Those first couple of events proved to be great fun, much better than track days as although less driving time is involved, the competitive element makes all the difference. The Strat also proved to be quite effective, with the mid-engined layout leading to good grip and handling, even if not as forgiving as other cars out there.
With the fun of competition, I then entered the ACSMC and CCC Speed Championships for 1997. Those went well for me; the car being reliable and proving to be more than capable of delivering good results. So good, in fact, that I won my class in the championship for that year, with only one other driver that I never could beat. That was Trevor Willis, who won the CCC championship outright for a number of years.
Those events were all fun, with the on-track competition being combined with off-track friendliness and helpfulness in the paddock.
This necessitated a few changes to the car, with door bars added to the roll cage structure, the battery moved to the front compartment, a lowered section on the drivers floor, plus new mountings for the seats, harness and plumbed-in fire extinguisher. Additionally, the engine was rebuilt and mildly tuned (to 210bhp, from 190), larger brakes fitted all round, and new sets of wheels purchased so that I could race it on slicks and still have road tyres for when not competing.
This was possibly the only road legal car - slicks excepted - in the series, competing in the class for modified cars between two and three litres (the Alfa engine is of 2959cc capacity). As this championship was defined for Italian cars, that meant I was racing against Lancia, Fiat, Ferrari, de Tomaso, Maserati and Alfa Romeo race cars.
The racing was certainly exhilarating and taught me much more about the handling foibles of the Stratos, as well as learning racecraft in general. The road-going suspension was far too soft for slick-shod racing, so I increased the spring rates a number of times, as well as changing geometry settings to work better with fully-loaded slick tyres on the circuit.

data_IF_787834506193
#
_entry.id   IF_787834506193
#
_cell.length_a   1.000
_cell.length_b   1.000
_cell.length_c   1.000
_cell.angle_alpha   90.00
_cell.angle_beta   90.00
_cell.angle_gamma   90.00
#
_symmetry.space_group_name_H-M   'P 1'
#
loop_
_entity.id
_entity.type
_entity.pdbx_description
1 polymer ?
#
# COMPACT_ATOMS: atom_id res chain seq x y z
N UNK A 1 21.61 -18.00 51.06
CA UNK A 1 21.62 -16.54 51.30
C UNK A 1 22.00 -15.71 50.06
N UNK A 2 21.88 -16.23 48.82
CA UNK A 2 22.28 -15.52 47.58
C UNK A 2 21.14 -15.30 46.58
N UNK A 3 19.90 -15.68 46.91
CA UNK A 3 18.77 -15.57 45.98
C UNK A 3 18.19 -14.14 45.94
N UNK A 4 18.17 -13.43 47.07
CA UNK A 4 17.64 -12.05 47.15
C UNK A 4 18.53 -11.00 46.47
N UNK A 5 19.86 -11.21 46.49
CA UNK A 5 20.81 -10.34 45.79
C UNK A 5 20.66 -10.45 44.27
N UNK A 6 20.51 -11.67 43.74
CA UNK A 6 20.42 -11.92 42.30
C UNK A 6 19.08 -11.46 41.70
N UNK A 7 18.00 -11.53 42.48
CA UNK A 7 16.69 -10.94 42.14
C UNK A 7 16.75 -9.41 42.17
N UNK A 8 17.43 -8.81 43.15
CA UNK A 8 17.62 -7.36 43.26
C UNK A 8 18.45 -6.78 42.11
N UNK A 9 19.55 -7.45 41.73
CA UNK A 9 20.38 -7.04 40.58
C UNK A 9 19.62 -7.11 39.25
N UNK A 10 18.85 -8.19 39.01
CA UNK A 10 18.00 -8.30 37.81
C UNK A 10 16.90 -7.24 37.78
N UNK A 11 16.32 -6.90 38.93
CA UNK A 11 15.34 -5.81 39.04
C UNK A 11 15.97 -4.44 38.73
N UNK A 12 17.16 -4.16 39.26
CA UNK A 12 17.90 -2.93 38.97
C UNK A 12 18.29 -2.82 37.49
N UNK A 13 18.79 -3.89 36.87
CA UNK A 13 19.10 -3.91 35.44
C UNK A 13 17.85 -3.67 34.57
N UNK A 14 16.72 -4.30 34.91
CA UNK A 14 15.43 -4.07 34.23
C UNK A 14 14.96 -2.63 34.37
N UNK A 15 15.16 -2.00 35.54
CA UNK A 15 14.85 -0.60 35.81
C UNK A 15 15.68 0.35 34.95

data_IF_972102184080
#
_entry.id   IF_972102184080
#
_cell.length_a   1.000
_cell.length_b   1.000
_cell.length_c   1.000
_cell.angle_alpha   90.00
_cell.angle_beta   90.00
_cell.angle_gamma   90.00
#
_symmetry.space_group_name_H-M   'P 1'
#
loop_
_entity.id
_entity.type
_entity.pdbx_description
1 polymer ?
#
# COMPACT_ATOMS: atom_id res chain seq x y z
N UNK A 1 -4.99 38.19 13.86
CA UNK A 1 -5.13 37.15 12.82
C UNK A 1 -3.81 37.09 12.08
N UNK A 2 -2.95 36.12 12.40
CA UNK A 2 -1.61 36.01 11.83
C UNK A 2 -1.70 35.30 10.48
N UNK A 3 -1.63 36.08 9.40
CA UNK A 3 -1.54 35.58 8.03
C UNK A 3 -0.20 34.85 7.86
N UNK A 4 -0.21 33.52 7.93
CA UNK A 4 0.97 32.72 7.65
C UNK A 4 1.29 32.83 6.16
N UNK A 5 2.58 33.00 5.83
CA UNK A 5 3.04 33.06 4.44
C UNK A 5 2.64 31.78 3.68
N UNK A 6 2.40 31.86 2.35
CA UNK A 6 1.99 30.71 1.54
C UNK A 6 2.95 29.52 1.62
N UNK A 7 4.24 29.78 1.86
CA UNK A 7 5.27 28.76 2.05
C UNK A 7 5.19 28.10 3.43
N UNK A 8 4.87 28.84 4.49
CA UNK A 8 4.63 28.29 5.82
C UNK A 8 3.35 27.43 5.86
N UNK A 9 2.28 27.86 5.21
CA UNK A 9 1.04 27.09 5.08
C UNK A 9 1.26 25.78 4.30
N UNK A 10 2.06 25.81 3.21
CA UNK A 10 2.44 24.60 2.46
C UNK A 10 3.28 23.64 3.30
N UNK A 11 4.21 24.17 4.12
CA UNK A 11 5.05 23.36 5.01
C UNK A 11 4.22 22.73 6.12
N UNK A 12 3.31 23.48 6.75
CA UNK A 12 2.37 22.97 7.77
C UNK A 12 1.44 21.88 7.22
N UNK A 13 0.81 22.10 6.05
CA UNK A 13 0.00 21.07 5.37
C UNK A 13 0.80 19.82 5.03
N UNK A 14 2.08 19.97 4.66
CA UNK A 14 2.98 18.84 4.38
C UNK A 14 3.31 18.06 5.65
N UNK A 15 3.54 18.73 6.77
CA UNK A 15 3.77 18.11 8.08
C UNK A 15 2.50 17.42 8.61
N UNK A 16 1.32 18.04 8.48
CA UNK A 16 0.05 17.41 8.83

In my first year of circuit racing, I ended up winning my class in that championship. In the next year, the class structures were changed so that my class was then for all modified cars over two litres, with Ferraris and other exotica then in the same class as me. Given that rather frightening competition, I yet again won my class in the championship. Sounds like an impressive record, which I put down to a combination of a very capable car, good reliability and a fair amount of commitment in pedalling the car around the UK circuits.
After those two years, the series was no longer sponsored by Auto Italia magazine and changed to cater for an even wider mix of cars. Some of the drivers in the newer series appeared to have learnt their banger-racing techniques from watching BTCC, which is not how I enjoyed racing. Combined with a change in my work commitments, I then only did occasional races with the car, including a few in the Sports Racing & GT Challenge.
The SRGTC series defined classes on a power-to-weight ratio, which meant my 900KG/210BHP Stratos was competing directly against Jaguar C/D replicas and (real) E-types that all looked absolutely fabulous. The top cars in these races were the 700BHP Cobra replicas; I personally also loved the stunning GT40s. The collection of sports cars in those races were all just the sort of thing that I love and I would recommend readers go and see them racing at some time if possible
Other Stratos ExperiencesIn this article, I’ve written about the way in which the car drives, and some of the things I have done with it and the feelings it generates. What I haven’t mentioned are the other outings that it gets used for. Being part of the Stratos Enthusiasts Club, and a previous Auto Italia racer, means I have taken the car along to Brooklands for a number of Italian Car days. It has been on display at Race Retro, and on the Hawk Cars stand at a number of kit car shows. With other Stratos owners, I’ve been out to France to show the cars along with another that was running as course car for a number of French rallies.
One particular series of events has lots of great memories, as we (the Stratos and I) get invited to Belgium by Oracle Cars to attend at the ‘AutoHappening’ car show held at Zolder Circuit. This show is a two-day affair, where the public attend in their masses to see and experience a range of sporting or alternative vehicles. There have been plenty of TVRs, Lotus Elise/Exige sports cars, some Yank metal such as Corvette Stingray, Dodge Viper and the Dodge SRT-10 amongst others. Oracle import kit cars from the UK, so they bring along the likes of Stratos and Cobra replicas, GTM kit cars, Speedster replicas and other oddities.